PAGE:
Men’s basketball gets beat by Beavers, loses in NSIC Quarterfinals

Nate Bope, Staff Writer

 The Wayne State College men’s basketball team faced off with the Bemidji State Beavers in the Quarterfinal round of the Northern Sun Intercollegiate Conference Tournament.  

The Beavers rode a hot shooting performance from Johnny Tennyson and shot the three-pointer well to advance in the NSIC Tournament, eliminating the Wildcats, and ending their season. WSC finishes with a record of 18-11 overall and a 13-10 record in NSIC play. 

The big storyline coming into this game was the status of Wildcats star Jordan Janssen, who suffered a foot injury in a game against Sioux Falls on Feb. 16. The starting lineups were announced, and Janssen was nowhere to be seen.  

“It was a tough decision to make,” Janssen said. “I really didn’t know if I was going to play until about 10 minutes before the game. I tried to make myself serviceable to our team and give us the best chance to win.” 

The Wildcats started the first half off with an 8-5 lead. The Beavers fought back to tie the game at 10 apiece, then Bemidji State also took a seven-point lead, 19-12, culminating in a 14-4 Beaver run over a seven-minute stretch.  

WSC cut the lead down to one a handful of times in the first half, but the same result occurred every time. Bemidji State hit some huge three-point shots in crucial moments to give themselves their cushion of a lead back. That is, until with 1:43 to go, the scoreboard reading 27-26 in favor of the Beavers, senior Nick Ferrarini hit two massive three-point shots to give the Wildcats the lead back. And that’s where it would stay, with the Wildcats leading the Beavers at halftime, 32-31. 

Entering the second half, it was anybody’s game to win. After the two sides traded scores, the Beavers got hot from deep, making three straight three-pointers and a layup on an 11-0 run to give them a 44-34 lead with 16:34 to play.  

Over the next 10 minutes, the Wildcats would make many efforts to lose the gap, but whenever the Wildcats went on a run, so did the Beavers. Bemidji State stretched the lead to as many as 14 and led 68-59 with 6:59 left on the clock.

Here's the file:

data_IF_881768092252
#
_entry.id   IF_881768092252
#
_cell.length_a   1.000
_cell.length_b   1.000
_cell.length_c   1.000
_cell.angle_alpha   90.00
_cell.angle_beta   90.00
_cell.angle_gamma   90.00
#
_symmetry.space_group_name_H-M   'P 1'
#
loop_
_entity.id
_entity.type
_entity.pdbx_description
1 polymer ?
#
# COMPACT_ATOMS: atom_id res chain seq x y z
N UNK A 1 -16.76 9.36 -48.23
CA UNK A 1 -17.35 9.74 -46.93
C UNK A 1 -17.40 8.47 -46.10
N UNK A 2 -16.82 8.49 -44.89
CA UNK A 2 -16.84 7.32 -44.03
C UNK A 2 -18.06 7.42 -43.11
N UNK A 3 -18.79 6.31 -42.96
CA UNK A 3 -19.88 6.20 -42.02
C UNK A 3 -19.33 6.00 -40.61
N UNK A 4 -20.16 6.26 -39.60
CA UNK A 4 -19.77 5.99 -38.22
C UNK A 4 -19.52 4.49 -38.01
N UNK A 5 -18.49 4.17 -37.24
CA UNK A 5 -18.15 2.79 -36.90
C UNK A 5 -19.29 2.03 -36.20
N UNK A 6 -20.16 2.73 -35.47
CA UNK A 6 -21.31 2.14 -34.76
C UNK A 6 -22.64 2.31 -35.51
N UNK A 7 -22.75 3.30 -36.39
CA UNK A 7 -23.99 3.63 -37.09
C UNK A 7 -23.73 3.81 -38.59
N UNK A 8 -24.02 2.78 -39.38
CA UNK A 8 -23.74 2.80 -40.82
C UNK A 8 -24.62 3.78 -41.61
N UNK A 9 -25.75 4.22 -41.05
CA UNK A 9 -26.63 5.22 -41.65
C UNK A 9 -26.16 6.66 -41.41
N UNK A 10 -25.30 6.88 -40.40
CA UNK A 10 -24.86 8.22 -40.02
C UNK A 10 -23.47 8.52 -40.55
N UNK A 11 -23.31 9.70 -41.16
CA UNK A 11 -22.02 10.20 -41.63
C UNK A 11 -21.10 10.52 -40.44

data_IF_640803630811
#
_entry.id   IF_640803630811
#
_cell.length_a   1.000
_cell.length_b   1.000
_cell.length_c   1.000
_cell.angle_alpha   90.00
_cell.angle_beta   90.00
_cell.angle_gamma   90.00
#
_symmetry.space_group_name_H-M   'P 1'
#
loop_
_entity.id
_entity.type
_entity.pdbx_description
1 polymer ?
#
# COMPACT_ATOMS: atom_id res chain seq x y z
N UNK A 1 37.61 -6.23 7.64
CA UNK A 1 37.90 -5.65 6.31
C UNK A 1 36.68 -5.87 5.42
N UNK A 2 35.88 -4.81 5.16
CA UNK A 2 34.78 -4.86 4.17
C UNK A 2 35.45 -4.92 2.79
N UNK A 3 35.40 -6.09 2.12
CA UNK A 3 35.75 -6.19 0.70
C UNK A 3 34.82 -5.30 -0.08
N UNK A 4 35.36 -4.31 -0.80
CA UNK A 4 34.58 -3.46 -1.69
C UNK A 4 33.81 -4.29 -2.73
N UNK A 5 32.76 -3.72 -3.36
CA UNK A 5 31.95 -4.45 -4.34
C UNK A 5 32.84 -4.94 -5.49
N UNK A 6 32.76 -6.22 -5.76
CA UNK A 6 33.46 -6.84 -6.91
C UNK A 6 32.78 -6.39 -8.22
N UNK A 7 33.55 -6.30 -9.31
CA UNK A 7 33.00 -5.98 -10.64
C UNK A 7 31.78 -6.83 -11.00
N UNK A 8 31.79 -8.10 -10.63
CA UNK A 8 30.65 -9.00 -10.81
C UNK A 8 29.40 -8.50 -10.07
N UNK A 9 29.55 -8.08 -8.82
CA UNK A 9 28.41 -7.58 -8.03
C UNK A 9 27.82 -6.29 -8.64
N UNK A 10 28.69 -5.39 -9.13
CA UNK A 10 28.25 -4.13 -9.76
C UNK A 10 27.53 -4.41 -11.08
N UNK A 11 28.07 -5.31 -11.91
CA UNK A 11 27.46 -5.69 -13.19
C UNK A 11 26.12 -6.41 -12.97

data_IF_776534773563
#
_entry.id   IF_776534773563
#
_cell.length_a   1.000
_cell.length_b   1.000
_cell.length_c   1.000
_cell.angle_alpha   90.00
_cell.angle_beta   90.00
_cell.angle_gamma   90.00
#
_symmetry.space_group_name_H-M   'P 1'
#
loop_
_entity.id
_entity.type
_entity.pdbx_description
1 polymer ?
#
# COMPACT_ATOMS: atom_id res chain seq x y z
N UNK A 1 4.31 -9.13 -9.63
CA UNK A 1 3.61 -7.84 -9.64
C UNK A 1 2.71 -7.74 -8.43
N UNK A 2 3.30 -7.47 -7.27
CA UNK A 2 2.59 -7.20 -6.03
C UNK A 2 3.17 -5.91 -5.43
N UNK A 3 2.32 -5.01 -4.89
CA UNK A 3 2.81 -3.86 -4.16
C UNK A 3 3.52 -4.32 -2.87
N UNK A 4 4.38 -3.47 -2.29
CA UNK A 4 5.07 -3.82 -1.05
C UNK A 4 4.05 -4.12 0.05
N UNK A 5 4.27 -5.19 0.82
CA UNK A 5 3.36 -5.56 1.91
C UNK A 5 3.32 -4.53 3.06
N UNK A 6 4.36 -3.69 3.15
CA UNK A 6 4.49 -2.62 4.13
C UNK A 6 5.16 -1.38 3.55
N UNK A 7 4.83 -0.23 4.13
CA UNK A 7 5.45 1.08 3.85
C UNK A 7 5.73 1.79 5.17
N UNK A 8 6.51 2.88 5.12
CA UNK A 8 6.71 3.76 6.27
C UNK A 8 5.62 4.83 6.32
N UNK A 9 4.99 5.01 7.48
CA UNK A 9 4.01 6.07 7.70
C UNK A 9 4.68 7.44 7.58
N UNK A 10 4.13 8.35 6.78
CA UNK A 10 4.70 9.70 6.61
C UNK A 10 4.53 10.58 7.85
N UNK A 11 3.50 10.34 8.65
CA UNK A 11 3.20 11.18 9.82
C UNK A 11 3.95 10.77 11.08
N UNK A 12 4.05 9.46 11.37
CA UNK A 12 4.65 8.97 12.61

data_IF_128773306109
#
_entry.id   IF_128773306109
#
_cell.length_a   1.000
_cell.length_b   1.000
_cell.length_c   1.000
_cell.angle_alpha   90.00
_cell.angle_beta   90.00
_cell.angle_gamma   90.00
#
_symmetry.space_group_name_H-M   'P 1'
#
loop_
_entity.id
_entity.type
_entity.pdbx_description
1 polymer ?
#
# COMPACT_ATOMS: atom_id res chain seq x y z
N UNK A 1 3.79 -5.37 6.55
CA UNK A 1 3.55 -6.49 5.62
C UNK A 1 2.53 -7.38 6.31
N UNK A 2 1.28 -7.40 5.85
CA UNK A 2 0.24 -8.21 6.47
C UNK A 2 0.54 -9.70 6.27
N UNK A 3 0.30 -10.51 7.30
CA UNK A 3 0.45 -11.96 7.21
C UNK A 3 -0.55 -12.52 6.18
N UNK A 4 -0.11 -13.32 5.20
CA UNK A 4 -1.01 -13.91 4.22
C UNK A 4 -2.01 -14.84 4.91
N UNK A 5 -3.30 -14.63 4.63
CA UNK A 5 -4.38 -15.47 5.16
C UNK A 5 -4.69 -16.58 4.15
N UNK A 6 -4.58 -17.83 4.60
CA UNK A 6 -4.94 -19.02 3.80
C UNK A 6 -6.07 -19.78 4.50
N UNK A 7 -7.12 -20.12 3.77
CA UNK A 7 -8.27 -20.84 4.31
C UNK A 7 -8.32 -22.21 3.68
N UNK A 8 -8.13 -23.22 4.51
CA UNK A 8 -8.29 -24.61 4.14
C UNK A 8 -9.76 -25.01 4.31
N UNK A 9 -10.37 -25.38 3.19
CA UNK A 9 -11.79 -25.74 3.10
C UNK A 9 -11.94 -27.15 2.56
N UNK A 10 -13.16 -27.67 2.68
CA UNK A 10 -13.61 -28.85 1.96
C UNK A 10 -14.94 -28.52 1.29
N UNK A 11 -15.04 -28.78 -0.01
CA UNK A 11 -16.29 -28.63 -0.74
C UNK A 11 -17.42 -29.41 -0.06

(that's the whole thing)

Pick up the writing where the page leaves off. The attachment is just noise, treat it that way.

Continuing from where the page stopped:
Then the Wildcats finally punched back. Back-to-back-to-back jumpers from Nate Mohr, Jay Saunders, and Ferrarini cut the lead to three point. However, as the theme had been with this game, whenever the Wildcats made a run, so did the Beavers.  

Bemidji State scored the next five points, stifling the WSC effort. The Wildcats brought it back down to a four-point game with 2:17 to play. But after a couple of breakaway chances missed by WSC, the Beavers were able to secure their win at the free throw line. Bemidji State moves on to the semifinals after a 79-71 win over the NSIC South Division Champion, WSC. 

“Not having Jordan a whole lot changed our gameplan a lot,” freshman guard David Harmon said. “Through the course of the game, they always hit timely shots and just made more buckets than we did.” 

Leading the way for the Wildcats was Ferrarini, who scored a team high 17 points including three three-pointers. Cody McCullough had 14 points and 8 rebounds, followed by Harmon with 13 points and Saunders with 12.  

In his final game as a Wildcat, Janssen would record only 11 minutes of game time and scored just two points. Ironic for the all-time leading scorer in WSC history. This also marked the final career game for Mohr and Ferrarini. 

“I just want to be remembered as a guy that did things the right way,” Janssen said. “I want to be remembered [as] a good teammate, a good friend and a good mentor. I gave it everything I had every game.” 

The Wildcats shot 42.9% from the floor and only 25% on three-point attempts. Yet, WSC was perfect from the free throw line, going 13-13.  

The Beavers were led by Johnny Tennyson, who had the hot shooting hand going 8-10 from the floor and shooting 6-8 from beyond the three-point arc, giving him a game high 23 points. Following him were John Sutherland and Mohamed Kane who each had 16 points and were the two leading rebounders, with 9 and 6 respectively. RJ Smith was the last Beaver to hit double figures, finishing with 12. The Beavers as a team shot 47.5% overall and a staggering 43.3% from three-point land.  

“I feel like we all know we are capable of doing,” Harmon said. “I feel like we can really make an impact moving into next year.”